The Plan: 12 East 13th Street

A rendering of a living room and dining area at the building. (CetraRuddy)
A rendering of a living room and dining area at the building. (CetraRuddy)


12 East 13th Street

A rendering of 12 East 13th Street. (CetraRuddy)

A former garage in Greenwich Village will welcome luxury condo residents in the spring of 2015 through a conversion by CetraRuddy. Developers DHA Capital and Continental Properties are turning 12 East 13th Street into an 8-unit residence and ground-floor retail property after the architecture firm designed a 4-story glass addition featuring terraced homes and a 5,700-square-foot penthouse with an asking price of $30.5 million, according to a listing on the condo development’s website. “We really wanted to plan each apartment so that they would have these magnificent living rooms,” said John Cetra, AIA, the founding principal of CetraRuddy. “It’s a building where I think the apartments really feel like home.”

The architects recladded the existing building with long and narrow Roman bricks and modified the industrial structure’s footprint. “It was built out into the rear yard quite a bit,” said Mr. Cetra. “We thought that we could improve the floor plate if we removed some of the rear area.”

Besides the penthouse, the building lists a four-bedroom, 4,848-square-foot apartment with a 1,760-square-foot terrace for $18.95 million and a three-bedroom, 4,219-square-foot home with a 325-square-foot terrace for $13.77 million, according to its website.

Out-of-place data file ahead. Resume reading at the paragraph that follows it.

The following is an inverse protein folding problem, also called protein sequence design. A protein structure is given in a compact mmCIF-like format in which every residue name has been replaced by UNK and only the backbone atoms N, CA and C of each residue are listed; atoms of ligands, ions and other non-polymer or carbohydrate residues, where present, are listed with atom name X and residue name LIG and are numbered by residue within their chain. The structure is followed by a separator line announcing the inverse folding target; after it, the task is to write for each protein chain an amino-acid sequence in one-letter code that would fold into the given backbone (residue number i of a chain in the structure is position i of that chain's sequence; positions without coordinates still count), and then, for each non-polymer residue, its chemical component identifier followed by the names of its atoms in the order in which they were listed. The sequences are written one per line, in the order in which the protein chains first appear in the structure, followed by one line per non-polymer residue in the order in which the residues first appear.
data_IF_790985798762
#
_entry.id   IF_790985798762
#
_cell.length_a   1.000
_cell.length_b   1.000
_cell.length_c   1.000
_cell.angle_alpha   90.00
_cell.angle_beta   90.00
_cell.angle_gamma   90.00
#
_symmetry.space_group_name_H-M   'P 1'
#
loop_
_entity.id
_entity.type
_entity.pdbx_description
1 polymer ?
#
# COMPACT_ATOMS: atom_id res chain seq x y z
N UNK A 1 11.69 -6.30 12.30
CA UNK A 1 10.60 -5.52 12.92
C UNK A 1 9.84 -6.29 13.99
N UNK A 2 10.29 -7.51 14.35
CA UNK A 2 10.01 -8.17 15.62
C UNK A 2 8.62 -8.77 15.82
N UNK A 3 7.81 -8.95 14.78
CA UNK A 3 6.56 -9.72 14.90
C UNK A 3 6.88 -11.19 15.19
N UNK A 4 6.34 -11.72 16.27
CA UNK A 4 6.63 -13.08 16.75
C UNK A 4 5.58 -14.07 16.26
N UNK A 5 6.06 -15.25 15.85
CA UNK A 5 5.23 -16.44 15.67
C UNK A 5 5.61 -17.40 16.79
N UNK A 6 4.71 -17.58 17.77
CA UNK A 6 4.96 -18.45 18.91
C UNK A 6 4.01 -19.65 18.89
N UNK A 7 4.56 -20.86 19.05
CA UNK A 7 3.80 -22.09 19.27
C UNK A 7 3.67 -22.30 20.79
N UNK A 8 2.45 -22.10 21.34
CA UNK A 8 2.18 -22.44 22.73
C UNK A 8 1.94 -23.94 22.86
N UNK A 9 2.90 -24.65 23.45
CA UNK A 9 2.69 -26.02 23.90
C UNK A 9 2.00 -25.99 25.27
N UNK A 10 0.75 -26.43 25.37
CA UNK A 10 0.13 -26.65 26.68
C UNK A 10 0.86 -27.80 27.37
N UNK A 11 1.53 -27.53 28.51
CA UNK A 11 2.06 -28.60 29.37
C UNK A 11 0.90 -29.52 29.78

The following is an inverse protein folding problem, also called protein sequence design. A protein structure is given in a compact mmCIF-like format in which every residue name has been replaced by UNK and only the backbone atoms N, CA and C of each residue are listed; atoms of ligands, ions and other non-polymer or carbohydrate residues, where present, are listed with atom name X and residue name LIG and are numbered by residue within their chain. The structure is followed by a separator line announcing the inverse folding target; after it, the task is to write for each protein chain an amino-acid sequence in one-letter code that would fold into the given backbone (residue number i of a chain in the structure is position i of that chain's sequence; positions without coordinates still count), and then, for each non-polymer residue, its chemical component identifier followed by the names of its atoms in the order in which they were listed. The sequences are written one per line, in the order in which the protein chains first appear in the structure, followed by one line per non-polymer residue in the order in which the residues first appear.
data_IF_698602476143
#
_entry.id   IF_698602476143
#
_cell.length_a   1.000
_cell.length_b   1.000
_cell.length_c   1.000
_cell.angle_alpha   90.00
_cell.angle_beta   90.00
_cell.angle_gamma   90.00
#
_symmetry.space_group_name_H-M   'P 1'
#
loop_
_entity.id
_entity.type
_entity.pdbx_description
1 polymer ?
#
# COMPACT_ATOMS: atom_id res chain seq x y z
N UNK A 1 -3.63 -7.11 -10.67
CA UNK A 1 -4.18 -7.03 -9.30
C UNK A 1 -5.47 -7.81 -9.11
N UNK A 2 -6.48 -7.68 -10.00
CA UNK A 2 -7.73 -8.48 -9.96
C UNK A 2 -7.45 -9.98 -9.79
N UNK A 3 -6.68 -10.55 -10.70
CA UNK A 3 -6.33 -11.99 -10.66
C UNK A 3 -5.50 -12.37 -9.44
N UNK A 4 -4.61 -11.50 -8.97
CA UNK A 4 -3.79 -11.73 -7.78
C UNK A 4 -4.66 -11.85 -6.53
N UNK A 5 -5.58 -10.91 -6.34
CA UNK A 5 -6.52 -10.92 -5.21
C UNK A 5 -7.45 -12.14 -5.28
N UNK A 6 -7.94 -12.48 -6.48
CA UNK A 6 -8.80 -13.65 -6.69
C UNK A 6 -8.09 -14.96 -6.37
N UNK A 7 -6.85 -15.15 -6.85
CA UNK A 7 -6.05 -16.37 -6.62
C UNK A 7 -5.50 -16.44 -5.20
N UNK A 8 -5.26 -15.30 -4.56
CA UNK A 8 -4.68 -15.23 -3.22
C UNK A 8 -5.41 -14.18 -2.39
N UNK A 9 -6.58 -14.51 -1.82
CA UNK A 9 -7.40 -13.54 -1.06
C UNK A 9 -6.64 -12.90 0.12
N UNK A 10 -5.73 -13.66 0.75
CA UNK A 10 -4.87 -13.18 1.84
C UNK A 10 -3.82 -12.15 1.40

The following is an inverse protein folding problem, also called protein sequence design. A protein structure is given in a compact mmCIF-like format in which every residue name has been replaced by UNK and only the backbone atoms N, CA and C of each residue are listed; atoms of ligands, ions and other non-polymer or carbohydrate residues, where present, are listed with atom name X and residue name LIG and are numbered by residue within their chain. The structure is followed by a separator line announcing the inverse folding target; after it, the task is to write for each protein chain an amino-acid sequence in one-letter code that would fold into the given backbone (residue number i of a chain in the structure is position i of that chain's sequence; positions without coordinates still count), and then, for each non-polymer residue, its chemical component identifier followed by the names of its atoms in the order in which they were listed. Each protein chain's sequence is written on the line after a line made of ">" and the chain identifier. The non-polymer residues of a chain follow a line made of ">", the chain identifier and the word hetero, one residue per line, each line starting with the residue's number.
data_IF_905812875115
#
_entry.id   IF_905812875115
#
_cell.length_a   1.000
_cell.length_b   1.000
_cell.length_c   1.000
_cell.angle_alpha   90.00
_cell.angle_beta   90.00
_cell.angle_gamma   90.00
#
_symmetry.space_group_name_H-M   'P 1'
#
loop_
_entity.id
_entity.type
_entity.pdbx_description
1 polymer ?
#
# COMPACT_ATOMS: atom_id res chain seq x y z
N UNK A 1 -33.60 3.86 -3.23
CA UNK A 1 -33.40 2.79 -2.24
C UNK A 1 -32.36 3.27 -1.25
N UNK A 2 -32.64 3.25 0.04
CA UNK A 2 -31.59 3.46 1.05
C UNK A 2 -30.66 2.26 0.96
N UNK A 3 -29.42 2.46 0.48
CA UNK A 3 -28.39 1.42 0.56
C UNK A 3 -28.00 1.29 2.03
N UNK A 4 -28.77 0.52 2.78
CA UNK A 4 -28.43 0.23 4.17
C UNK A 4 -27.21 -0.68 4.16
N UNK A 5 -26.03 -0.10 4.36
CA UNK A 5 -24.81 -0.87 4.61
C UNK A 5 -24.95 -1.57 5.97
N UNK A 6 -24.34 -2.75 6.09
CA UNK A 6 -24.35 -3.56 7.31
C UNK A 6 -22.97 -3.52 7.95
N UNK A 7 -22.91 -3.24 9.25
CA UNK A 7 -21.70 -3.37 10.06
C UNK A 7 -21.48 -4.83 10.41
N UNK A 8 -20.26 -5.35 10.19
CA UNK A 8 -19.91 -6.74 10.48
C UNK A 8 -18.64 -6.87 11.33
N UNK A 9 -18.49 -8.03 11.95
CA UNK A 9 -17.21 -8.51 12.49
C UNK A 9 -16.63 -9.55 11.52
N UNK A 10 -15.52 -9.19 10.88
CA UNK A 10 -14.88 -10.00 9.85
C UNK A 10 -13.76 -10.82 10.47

Staircase

A rendering of the building’s stairs in the new extension. (CetraRuddy)

The parking situation should please prospective residents, as a mechanized second-floor garage whisks cars away. “You can drive your car in, step out of the car and then your car will automatically be taken up to the second floor,” Mr. Cetra said. “I think that should be a marketable feature, given the lack of parking spaces in the city.”

The kitchen

A rendering of the kitchen at the building. (CetraRuddy)

Both the extension and the new orange-red and blackened-metal front of the building reflect the building’s previous use, Mr. Cetra said. “We removed the existing masonry and created a new façade, in which we paid homage to its industrial past.”

 




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